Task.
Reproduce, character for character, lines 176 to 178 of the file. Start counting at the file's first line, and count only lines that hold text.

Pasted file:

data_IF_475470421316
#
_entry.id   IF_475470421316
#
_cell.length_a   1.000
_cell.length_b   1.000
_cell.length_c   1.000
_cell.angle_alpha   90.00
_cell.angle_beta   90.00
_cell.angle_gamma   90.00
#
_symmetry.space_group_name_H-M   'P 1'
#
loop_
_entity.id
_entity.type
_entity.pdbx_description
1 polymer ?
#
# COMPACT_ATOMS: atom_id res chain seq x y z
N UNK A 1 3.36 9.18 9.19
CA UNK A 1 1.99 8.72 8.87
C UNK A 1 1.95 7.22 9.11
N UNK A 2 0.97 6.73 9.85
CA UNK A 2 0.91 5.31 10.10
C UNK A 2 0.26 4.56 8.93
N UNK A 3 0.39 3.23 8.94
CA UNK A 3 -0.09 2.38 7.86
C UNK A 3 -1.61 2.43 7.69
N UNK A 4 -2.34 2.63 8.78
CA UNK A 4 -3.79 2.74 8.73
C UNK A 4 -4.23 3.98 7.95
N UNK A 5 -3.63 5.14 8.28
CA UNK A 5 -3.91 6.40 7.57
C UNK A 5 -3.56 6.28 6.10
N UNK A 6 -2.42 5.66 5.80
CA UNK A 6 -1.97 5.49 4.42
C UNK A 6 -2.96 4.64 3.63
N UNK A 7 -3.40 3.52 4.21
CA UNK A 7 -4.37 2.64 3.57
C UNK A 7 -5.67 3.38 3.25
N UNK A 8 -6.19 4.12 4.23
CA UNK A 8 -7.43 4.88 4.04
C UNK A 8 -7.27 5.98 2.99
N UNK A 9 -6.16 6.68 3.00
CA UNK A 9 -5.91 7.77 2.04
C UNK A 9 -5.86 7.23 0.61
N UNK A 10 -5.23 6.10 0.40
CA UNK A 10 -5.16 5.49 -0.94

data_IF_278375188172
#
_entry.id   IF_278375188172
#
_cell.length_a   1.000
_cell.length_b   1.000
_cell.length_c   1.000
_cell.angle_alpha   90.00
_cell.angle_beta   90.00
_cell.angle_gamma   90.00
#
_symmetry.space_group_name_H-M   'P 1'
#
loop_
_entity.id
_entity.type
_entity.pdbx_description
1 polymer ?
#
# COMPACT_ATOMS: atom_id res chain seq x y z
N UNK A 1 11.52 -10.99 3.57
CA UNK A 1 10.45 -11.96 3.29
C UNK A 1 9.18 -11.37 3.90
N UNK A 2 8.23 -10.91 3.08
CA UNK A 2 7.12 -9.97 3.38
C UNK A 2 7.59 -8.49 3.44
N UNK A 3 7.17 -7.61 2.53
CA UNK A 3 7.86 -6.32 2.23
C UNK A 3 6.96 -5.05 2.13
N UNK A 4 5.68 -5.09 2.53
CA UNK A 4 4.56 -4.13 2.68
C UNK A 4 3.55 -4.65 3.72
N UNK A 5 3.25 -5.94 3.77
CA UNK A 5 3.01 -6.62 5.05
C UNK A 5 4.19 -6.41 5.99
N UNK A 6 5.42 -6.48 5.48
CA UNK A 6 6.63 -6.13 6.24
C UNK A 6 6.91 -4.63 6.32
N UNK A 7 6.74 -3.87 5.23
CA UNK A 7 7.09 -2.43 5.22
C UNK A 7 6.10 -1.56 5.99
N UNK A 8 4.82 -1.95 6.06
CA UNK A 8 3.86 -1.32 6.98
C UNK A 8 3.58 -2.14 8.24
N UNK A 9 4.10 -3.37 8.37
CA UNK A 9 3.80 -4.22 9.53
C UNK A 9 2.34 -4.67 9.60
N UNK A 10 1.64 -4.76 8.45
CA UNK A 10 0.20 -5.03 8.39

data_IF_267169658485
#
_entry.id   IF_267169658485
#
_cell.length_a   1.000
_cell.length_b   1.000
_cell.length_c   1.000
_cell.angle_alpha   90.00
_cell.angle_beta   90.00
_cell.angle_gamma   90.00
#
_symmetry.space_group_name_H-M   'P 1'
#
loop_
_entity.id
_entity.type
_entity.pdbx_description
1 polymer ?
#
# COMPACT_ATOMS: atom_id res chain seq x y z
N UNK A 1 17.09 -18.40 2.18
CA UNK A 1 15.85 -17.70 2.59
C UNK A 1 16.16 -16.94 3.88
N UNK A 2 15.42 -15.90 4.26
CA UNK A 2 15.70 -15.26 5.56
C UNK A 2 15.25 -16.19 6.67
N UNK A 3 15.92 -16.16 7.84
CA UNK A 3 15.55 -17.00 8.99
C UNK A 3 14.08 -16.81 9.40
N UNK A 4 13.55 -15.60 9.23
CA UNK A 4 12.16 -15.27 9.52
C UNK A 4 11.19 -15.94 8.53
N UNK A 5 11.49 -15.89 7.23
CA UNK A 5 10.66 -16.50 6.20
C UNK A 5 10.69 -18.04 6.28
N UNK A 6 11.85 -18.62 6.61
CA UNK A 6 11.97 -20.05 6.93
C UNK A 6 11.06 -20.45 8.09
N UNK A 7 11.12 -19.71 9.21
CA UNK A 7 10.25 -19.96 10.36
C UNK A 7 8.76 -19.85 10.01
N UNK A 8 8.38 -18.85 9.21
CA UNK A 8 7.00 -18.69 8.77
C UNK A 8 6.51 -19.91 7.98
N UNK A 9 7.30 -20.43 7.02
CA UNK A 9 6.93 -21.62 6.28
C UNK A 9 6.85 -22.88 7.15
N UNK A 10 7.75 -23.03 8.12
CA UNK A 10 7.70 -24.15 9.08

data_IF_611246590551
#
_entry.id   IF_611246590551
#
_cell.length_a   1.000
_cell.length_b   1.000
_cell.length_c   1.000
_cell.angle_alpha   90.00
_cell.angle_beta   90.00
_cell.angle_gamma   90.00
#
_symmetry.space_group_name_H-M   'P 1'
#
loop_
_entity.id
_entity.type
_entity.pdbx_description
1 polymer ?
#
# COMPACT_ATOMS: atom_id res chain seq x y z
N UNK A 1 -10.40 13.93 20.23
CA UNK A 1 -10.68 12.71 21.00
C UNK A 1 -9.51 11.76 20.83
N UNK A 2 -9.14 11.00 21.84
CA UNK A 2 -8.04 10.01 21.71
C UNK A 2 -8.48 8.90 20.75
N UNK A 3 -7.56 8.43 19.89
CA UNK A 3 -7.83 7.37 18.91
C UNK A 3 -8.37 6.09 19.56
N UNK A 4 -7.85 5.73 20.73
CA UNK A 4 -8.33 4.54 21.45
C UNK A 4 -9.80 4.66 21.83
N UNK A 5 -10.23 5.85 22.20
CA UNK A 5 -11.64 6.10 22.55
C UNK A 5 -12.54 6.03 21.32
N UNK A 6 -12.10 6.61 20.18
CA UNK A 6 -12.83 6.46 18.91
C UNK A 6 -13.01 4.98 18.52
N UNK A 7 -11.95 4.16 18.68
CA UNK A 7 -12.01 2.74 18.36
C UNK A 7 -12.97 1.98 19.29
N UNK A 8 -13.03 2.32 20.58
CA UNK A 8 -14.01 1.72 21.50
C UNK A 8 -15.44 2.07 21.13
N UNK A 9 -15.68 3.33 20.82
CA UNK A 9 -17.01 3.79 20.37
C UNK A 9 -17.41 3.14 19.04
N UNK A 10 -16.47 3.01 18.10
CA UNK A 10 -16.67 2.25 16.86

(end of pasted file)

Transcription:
C UNK A 3 -8.37 6.09 19.56
N UNK A 4 -7.85 5.73 20.73
CA UNK A 4 -8.33 4.54 21.45